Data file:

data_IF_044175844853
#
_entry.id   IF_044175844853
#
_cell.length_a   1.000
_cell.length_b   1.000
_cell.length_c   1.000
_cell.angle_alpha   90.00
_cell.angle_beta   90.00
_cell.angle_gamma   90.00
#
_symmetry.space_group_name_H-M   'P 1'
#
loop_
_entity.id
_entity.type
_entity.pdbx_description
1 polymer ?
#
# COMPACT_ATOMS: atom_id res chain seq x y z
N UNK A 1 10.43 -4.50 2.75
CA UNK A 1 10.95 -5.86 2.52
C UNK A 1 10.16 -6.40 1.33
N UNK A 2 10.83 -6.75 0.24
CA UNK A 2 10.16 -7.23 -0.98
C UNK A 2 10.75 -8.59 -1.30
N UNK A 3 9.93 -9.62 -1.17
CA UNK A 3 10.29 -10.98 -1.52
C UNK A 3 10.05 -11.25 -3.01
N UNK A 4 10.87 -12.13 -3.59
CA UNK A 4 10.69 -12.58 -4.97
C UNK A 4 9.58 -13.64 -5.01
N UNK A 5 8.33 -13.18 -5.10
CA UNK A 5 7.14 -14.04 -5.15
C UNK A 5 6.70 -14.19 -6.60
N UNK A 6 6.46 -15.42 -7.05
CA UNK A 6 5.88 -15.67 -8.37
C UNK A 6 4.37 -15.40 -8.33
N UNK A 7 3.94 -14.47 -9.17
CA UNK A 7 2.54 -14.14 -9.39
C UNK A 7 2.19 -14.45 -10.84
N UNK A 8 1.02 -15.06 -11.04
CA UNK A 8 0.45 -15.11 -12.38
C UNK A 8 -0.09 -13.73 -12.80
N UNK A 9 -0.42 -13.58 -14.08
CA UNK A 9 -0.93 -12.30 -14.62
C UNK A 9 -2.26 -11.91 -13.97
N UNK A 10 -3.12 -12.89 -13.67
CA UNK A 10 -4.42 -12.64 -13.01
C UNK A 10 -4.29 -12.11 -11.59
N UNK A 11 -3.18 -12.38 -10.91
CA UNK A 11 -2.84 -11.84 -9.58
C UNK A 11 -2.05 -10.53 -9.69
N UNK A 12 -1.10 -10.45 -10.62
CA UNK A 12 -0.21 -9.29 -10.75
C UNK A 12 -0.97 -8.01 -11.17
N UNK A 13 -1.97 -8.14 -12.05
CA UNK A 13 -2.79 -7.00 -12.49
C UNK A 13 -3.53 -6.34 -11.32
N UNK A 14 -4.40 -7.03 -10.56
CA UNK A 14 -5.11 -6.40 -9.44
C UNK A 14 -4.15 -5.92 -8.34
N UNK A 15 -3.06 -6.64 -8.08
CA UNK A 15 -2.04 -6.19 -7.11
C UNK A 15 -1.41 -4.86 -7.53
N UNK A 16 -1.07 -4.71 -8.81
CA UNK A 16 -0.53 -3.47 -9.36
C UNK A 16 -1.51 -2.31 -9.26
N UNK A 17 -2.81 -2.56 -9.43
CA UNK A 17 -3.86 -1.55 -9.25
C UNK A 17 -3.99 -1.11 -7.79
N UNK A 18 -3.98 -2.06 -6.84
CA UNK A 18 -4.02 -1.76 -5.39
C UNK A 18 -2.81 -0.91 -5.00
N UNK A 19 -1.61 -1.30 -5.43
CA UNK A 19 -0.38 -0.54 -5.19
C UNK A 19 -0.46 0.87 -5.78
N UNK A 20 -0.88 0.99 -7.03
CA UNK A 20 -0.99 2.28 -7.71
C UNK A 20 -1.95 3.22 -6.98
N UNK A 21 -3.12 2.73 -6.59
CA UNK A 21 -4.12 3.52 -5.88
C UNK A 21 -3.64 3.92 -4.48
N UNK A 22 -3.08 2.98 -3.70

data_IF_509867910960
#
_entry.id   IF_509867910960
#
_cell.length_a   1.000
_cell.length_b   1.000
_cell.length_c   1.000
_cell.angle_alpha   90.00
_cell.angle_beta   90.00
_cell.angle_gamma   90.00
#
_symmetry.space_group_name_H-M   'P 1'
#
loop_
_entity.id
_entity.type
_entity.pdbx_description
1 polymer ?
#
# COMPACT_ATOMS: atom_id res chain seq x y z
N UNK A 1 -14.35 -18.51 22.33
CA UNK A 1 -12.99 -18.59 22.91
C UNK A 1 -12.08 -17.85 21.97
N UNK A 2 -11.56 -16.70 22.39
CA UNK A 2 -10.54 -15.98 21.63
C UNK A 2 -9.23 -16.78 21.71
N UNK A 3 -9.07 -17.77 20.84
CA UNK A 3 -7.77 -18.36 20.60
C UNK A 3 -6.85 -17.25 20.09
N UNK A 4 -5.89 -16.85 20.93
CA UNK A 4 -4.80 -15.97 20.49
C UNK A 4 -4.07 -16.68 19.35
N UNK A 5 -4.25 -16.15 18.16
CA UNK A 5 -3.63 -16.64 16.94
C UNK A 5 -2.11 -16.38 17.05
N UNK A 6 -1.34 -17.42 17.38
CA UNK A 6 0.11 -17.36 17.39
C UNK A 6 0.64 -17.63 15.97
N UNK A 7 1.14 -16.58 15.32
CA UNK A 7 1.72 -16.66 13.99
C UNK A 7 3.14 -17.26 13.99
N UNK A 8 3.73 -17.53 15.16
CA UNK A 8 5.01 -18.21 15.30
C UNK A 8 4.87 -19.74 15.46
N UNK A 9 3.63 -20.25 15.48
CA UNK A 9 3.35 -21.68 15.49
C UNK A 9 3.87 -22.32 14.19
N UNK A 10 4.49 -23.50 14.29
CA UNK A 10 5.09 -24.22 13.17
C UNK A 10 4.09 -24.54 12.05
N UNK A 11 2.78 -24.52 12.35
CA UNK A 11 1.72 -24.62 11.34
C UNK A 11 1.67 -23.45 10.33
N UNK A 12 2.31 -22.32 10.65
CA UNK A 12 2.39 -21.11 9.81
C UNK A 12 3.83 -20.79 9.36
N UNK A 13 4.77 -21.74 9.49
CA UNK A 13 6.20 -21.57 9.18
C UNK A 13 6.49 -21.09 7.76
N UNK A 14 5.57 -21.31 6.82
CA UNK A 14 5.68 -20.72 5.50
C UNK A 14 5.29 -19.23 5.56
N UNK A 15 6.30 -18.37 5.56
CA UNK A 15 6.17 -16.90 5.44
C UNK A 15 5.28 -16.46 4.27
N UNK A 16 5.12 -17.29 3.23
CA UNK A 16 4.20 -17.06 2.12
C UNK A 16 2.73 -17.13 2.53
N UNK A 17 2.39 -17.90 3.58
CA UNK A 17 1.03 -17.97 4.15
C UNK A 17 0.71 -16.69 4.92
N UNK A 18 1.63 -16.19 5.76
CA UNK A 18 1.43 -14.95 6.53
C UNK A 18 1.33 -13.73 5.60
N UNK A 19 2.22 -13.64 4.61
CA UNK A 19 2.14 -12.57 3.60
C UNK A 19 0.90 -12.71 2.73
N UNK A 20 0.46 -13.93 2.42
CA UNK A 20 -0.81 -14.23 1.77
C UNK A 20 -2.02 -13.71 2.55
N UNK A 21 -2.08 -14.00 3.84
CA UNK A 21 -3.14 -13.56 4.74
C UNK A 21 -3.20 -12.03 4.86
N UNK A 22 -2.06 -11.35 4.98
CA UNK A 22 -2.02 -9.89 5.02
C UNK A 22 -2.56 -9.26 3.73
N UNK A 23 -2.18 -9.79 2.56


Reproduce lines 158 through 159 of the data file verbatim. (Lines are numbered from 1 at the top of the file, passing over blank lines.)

C UNK A 18 1.33 -13.73 5.60
N UNK A 19 2.22 -13.64 4.61